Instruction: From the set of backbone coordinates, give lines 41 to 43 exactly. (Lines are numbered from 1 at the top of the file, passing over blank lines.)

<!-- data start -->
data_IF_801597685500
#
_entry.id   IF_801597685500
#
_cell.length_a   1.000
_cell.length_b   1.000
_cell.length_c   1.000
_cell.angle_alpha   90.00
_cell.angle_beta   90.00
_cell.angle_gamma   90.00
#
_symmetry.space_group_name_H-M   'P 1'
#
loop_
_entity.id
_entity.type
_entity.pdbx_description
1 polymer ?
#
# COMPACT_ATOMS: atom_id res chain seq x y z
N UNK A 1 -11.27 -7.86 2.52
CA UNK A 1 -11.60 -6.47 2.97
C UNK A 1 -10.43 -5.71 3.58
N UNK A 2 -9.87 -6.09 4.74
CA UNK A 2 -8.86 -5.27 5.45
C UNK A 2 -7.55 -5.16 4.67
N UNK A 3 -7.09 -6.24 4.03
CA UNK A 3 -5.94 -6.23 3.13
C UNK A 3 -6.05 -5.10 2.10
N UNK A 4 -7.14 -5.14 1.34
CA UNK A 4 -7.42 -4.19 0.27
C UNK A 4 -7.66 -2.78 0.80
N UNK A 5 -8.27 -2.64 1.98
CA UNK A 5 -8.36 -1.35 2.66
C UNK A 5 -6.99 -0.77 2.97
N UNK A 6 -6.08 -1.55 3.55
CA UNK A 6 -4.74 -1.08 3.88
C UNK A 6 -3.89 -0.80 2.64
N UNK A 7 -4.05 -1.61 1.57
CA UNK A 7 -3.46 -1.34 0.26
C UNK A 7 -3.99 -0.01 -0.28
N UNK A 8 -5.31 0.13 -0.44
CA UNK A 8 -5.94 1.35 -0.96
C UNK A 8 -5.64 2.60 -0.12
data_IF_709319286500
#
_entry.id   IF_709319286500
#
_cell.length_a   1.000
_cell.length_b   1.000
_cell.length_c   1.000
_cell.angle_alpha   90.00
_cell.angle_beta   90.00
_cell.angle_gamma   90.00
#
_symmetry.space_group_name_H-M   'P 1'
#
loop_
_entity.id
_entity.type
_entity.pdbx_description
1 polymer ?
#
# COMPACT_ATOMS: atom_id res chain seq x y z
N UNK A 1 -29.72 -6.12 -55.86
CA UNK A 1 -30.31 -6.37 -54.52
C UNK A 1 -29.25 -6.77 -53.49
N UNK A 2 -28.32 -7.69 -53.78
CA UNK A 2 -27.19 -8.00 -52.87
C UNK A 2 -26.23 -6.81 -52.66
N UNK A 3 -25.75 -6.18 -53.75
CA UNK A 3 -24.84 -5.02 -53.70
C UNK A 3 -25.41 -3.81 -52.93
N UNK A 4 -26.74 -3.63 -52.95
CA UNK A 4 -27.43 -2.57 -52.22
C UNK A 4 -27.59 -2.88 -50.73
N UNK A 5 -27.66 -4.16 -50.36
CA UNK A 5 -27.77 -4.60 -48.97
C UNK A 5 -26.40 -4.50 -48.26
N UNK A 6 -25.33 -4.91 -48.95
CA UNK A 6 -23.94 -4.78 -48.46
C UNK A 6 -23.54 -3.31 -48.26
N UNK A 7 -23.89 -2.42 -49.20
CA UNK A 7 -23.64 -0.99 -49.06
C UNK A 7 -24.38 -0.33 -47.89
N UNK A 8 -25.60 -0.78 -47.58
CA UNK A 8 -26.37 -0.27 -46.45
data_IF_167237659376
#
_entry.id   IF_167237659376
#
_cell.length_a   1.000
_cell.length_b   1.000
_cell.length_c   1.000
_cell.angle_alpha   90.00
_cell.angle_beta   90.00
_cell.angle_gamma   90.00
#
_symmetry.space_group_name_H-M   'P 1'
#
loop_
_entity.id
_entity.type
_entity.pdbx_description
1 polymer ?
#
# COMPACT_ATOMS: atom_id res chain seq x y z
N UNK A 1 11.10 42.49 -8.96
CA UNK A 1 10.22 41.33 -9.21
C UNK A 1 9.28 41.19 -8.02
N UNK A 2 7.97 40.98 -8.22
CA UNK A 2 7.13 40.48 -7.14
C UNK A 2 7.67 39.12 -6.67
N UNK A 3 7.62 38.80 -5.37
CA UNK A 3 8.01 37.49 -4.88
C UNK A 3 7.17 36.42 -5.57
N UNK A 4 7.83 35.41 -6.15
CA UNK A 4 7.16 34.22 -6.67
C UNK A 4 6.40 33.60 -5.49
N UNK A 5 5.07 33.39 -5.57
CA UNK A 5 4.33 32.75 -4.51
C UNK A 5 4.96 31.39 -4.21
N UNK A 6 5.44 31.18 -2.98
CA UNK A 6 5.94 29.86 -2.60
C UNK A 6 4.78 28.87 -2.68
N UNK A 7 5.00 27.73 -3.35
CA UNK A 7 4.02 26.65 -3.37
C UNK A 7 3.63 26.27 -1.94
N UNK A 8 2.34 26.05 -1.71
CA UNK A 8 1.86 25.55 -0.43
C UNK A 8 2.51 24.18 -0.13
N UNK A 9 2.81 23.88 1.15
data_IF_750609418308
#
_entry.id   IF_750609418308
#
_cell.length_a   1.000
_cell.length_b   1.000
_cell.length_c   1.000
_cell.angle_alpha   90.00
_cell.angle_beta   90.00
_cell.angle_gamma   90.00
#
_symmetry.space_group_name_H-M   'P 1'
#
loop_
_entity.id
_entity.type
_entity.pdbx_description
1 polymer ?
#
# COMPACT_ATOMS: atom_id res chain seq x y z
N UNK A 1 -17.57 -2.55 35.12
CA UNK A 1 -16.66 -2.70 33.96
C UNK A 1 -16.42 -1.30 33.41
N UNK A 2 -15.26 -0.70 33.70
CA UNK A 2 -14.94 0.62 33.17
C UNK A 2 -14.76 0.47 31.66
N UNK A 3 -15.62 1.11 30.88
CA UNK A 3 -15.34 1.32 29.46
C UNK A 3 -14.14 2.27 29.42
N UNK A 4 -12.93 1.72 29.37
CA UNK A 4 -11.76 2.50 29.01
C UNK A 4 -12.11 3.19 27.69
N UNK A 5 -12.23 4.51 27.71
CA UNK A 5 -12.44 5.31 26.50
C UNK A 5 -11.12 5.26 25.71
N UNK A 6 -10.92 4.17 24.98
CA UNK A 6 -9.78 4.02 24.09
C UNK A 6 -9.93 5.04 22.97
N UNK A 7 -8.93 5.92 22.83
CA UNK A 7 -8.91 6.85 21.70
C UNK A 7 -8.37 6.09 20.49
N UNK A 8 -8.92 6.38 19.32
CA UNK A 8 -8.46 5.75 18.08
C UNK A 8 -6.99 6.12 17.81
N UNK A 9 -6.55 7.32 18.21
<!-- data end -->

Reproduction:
C UNK A 7 -3.99 -0.01 -0.28
N UNK A 8 -5.31 0.13 -0.44
CA UNK A 8 -5.94 1.35 -0.96